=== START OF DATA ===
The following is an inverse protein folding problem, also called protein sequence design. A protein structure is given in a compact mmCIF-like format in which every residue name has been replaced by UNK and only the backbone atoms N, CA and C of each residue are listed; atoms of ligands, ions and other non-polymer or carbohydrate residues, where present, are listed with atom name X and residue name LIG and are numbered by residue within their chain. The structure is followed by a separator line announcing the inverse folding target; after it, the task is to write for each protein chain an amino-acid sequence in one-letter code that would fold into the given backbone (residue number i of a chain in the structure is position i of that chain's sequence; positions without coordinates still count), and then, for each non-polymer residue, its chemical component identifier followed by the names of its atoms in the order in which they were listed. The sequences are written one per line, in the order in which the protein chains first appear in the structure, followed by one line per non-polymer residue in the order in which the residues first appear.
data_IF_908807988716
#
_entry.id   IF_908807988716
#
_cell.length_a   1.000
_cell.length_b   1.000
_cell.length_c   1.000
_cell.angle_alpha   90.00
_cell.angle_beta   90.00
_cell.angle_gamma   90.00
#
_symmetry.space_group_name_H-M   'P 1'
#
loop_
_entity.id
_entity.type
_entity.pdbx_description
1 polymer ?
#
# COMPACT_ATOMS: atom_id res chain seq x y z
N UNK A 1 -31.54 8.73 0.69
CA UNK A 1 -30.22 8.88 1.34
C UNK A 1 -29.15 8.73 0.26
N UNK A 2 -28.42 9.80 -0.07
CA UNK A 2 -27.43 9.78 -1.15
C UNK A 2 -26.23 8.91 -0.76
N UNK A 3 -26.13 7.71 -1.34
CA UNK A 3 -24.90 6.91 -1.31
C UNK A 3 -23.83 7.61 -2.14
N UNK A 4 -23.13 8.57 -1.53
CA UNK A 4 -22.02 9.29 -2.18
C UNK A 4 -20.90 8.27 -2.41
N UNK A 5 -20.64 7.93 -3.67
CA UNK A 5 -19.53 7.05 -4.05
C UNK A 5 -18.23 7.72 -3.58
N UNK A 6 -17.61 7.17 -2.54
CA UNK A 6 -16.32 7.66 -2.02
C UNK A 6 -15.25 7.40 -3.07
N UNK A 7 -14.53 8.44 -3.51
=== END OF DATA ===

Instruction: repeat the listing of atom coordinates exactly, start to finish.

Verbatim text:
The following is an inverse protein folding problem, also called protein sequence design. A protein structure is given in a compact mmCIF-like format in which every residue name has been replaced by UNK and only the backbone atoms N, CA and C of each residue are listed; atoms of ligands, ions and other non-polymer or carbohydrate residues, where present, are listed with atom name X and residue name LIG and are numbered by residue within their chain. The structure is followed by a separator line announcing the inverse folding target; after it, the task is to write for each protein chain an amino-acid sequence in one-letter code that would fold into the given backbone (residue number i of a chain in the structure is position i of that chain's sequence; positions without coordinates still count), and then, for each non-polymer residue, its chemical component identifier followed by the names of its atoms in the order in which they were listed. The sequences are written one per line, in the order in which the protein chains first appear in the structure, followed by one line per non-polymer residue in the order in which the residues first appear.
data_IF_908807988716
#
_entry.id   IF_908807988716
#
_cell.length_a   1.000
_cell.length_b   1.000
_cell.length_c   1.000
_cell.angle_alpha   90.00
_cell.angle_beta   90.00
_cell.angle_gamma   90.00
#
_symmetry.space_group_name_H-M   'P 1'
#
loop_
_entity.id
_entity.type
_entity.pdbx_description
1 polymer ?
#
# COMPACT_ATOMS: atom_id res chain seq x y z
N UNK A 1 -31.54 8.73 0.69
CA UNK A 1 -30.22 8.88 1.34
C UNK A 1 -29.15 8.73 0.26
N UNK A 2 -28.42 9.80 -0.07
CA UNK A 2 -27.43 9.78 -1.15
C UNK A 2 -26.23 8.91 -0.76
N UNK A 3 -26.13 7.71 -1.34
CA UNK A 3 -24.90 6.91 -1.31
C UNK A 3 -23.83 7.61 -2.14
N UNK A 4 -23.13 8.57 -1.53
CA UNK A 4 -22.02 9.29 -2.18
C UNK A 4 -20.90 8.27 -2.41
N UNK A 5 -20.64 7.93 -3.67
CA UNK A 5 -19.53 7.05 -4.05
C UNK A 5 -18.23 7.72 -3.58
N UNK A 6 -17.61 7.17 -2.54
CA UNK A 6 -16.32 7.66 -2.02
C UNK A 6 -15.25 7.40 -3.07
N UNK A 7 -14.53 8.44 -3.51